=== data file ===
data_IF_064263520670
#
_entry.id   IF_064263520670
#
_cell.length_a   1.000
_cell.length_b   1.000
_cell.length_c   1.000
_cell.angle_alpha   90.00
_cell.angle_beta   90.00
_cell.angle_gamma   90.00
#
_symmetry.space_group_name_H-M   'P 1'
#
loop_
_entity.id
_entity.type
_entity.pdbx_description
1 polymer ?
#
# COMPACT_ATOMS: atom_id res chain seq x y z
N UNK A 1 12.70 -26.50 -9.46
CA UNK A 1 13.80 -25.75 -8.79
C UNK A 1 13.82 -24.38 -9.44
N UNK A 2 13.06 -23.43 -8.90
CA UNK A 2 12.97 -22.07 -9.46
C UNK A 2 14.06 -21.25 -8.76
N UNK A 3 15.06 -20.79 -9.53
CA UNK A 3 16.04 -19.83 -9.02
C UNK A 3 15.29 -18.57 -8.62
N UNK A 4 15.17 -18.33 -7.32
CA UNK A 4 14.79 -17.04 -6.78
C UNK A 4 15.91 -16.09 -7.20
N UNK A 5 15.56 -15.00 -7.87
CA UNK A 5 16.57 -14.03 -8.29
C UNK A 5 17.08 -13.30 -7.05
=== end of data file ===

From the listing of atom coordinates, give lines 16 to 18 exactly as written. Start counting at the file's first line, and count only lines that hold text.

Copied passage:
_entity.type
_entity.pdbx_description
1 polymer ?